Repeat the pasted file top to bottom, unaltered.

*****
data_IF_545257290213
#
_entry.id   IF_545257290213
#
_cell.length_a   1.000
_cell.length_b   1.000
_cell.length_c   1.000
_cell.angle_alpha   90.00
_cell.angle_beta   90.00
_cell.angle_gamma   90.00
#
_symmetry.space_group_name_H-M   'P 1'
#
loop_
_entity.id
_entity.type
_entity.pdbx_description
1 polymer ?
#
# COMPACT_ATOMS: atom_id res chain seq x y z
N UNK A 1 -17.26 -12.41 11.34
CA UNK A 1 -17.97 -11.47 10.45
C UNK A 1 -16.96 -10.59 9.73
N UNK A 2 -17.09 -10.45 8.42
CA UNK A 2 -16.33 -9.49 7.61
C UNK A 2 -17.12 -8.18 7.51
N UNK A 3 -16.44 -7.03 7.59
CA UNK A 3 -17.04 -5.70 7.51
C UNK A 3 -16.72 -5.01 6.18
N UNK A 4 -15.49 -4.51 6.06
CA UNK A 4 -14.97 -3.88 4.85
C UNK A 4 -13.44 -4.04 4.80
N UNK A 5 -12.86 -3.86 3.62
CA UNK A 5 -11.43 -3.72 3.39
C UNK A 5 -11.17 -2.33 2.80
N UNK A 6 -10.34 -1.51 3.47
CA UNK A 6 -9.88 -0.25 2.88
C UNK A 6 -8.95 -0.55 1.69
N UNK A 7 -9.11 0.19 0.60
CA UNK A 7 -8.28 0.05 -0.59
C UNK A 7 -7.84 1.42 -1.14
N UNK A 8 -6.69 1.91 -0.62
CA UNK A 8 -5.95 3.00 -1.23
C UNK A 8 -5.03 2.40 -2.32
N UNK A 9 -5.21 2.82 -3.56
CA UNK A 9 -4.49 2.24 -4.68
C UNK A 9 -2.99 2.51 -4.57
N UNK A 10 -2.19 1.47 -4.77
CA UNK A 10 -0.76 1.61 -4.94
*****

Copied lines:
data_IF_545257290213
#
_entry.id   IF_545257290213
#
_cell.length_a   1.000
_cell.length_b   1.000
_cell.length_c   1.000
_cell.angle_alpha   90.00
_cell.angle_beta   90.00
_cell.angle_gamma   90.00
#
_symmetry.space_group_name_H-M   'P 1'
#
loop_
_entity.id
_entity.type
_entity.pdbx_description
1 polymer ?
#
# COMPACT_ATOMS: atom_id res chain seq x y z
N UNK A 1 -17.26 -12.41 11.34
CA UNK A 1 -17.97 -11.47 10.45
C UNK A 1 -16.96 -10.59 9.73
N UNK A 2 -17.09 -10.45 8.42
CA UNK A 2 -16.33 -9.49 7.61
C UNK A 2 -17.12 -8.18 7.51
N UNK A 3 -16.44 -7.03 7.59
CA UNK A 3 -17.04 -5.70 7.51
C UNK A 3 -16.72 -5.01 6.18
N UNK A 4 -15.49 -4.51 6.06
CA UNK A 4 -14.97 -3.88 4.85
C UNK A 4 -13.44 -4.04 4.80
N UNK A 5 -12.86 -3.86 3.62
CA UNK A 5 -11.43 -3.72 3.39
C UNK A 5 -11.17 -2.33 2.80
N UNK A 6 -10.34 -1.51 3.47
CA UNK A 6 -9.88 -0.25 2.88
C UNK A 6 -8.95 -0.55 1.69
N UNK A 7 -9.11 0.19 0.60
CA UNK A 7 -8.28 0.05 -0.59
C UNK A 7 -7.84 1.42 -1.14
N UNK A 8 -6.69 1.91 -0.62
CA UNK A 8 -5.95 3.00 -1.23
C UNK A 8 -5.03 2.40 -2.32
N UNK A 9 -5.21 2.82 -3.56
CA UNK A 9 -4.49 2.24 -4.68
C UNK A 9 -2.99 2.51 -4.57
N UNK A 10 -2.19 1.47 -4.77
CA UNK A 10 -0.76 1.61 -4.94